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Gold, Platinum Glitter for Zim

ZIMBABWE’S platinum producers continue to lead the pack in output while gold is expected to pick towards the last quarter of the year, a chamber of mines report said.

Chamber of Mines president Victor Gapare said platinum mines were operating at near full capacity despite lower international prices as compared to last year.
He said: “Mines in the platinum sub-sector are operating near full capacity. The mines are ramping up production from new capacity. However prices at around US$1 200/oz are still much lower than the peak of US$2 300 seen in 2008.”
Gold mines which were forced to stop operations last year owing to unstable macro-economic environment in the country are expected to lift year-end output to around 4 000 kg.
“Gold production is picking up considerably and as at July 24, total gold production for the year to date was 1 400kg compared to 2 623kg achieved during the same period last year. My own estimates are that by the end of the year, it’s feasible to have produced at least 4 000kg,” Gapare’s report titled state of the mining sector said.
Metallon Gold Zimbabwe, the country’s largest gold producer has started producing while Freda Rebecca is expected to commence operations soon. Gold prices remain very attractive above US$940 an ounce.
Metallon at its peak accounted for 60% of Zimbabwe gold output.
Hwange is still operating at around 30% of capacity.
The company is said to be refurbishing the dragline at the colliery which should be completed by end of August.
Current demand for coal is about 350 000 tonnes a month and HCC expects to be able to meet this demand by Q4 this year.
“What will be critical for HCC is the ability of the major customer Zesa to pay for the coal as it is not sustainable for HCC to sell below production cost,” the report said.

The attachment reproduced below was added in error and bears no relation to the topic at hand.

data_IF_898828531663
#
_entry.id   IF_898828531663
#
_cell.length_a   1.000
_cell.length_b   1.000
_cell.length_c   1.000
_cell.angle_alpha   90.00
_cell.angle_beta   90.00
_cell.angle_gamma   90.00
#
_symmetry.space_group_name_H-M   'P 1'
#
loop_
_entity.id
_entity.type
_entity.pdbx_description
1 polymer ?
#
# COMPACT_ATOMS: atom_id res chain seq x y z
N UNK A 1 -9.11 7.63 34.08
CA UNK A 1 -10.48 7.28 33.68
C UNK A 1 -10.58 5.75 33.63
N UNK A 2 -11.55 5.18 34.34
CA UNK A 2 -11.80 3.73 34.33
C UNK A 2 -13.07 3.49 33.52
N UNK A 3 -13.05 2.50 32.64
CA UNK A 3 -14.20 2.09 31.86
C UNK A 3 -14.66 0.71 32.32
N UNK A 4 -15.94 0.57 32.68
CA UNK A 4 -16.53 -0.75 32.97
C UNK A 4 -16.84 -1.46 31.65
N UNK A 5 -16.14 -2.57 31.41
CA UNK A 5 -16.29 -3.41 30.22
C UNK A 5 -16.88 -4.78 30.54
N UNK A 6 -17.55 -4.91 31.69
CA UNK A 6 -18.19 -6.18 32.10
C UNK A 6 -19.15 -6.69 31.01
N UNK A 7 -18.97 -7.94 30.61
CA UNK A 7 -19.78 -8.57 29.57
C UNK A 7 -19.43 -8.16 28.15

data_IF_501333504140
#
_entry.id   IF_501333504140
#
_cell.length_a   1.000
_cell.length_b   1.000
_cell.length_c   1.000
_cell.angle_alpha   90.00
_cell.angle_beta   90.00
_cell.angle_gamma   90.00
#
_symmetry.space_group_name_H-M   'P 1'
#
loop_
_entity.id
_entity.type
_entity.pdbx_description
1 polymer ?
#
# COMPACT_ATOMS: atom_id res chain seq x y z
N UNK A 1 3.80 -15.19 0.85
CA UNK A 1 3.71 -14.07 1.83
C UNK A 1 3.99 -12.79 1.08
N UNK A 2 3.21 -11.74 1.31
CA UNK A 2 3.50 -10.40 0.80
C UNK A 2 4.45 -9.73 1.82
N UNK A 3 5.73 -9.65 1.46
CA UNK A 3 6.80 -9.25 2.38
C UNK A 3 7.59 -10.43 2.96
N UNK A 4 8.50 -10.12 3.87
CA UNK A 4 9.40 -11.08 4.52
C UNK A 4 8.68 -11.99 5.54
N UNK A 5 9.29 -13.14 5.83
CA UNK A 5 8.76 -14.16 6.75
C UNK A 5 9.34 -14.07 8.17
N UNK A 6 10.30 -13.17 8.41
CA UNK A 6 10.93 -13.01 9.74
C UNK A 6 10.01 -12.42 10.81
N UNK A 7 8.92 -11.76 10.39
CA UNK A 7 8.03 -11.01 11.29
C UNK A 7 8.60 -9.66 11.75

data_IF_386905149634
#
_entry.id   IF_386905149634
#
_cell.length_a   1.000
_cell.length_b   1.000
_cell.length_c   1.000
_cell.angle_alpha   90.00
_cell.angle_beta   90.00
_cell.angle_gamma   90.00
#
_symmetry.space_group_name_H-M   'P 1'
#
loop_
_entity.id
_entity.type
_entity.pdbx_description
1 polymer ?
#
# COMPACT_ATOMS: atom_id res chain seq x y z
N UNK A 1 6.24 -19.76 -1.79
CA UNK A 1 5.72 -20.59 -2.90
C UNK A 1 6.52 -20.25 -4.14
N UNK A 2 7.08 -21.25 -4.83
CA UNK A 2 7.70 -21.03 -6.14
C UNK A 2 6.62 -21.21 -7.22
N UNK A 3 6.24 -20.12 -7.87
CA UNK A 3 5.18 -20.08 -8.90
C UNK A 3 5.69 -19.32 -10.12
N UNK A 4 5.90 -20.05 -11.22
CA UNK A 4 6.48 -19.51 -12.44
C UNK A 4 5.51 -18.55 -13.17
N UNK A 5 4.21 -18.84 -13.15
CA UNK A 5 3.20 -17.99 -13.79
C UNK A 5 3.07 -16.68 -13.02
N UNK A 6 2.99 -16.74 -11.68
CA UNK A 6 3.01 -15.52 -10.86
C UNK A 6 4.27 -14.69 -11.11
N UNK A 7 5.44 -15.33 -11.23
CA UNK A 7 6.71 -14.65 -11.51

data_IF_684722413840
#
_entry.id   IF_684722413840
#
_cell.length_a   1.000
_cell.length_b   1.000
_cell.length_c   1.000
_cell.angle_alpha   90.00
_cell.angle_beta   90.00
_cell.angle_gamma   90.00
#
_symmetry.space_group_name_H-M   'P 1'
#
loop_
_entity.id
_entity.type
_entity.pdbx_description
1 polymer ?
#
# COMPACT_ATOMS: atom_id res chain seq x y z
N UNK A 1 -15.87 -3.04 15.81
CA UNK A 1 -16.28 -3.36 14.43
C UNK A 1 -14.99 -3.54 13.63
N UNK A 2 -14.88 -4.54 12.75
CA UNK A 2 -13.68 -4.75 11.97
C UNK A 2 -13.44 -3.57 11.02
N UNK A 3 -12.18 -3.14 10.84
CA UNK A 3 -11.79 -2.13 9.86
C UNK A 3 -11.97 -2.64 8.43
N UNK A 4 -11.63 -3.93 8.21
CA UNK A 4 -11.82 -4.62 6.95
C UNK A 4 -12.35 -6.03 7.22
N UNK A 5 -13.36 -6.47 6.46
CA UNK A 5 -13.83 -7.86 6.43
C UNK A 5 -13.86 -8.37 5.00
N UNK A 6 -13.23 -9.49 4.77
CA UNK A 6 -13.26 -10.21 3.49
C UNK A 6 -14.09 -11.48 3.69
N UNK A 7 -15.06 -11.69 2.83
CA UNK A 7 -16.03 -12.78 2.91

Base metals and nickel mines are said to be still on care and maintenance but BNC is remodelling its operations with a view to start production. World prices are still well below the peaks achieved in 2008.
In ferrochrome, Zimasco is already operating at 60% capacity and will go up to 80% by the end of August 2009.
Prices have gone up to USC89 from USC69/lb but this is still well below the USC205 achieved during the third quarter of last year.
The chamber believes that miners should spend aggressively on exploration going forward.
By 1993, the World Bank had identified Zimbabwe as one of the countries in Sub-Saharan Africa that needed to spend at least US$20m per year over a five-year period on new exploration but a myriad of economic problems saw mines failing to meet key working capital requirements.
For the record the country’s gold annual output potential, given an environment conducive to accelerated investment and exploration, is estimated in excess of 50 tonnes.
Output which rose to 27 tonnes in 1999 as Zimbabwe became the third largest producer on the continent has been declining, reaching a record low of 3,5 tonnes last year.
As of June 30 2009, gold mining companies were owed about US$30 million for gold delivered in 2008, by the Reserve Bank.
During the first quarter of 2009, there were no gold deliveries that took place as most mining companies remained closed owing to viability challenges in 2008. Deliveries in April and May stood at 700kg.
To date, gold dealership licences have been issued to Blanket Mine, Forbes and Thompson, DTZ-OZEGIO of Russia, the Zimbabwe Gold Miners and Millers Association, the Chamber of Mines and Ashanti Gold Fields.
Zimbabwe’s largest gold mine, Metallon Gold, has re-opened two of its mines, How and Shamva after getting a loan of US$15 million from Afreximbank (US$10 million) and local financiers (US$5 million) for working capital and refurbishment of plant and equipment. The other three remaining mines will resume production by the end of the year.  
Zimbabwe is targeting to raise gold output to 650 000 ounces annually in the next five years depending on power availability.
Platinum production has been steadily on the increase from 500 kg in 2001 to above 5 000 kg in 2007.

BY CHRIS MURONZI

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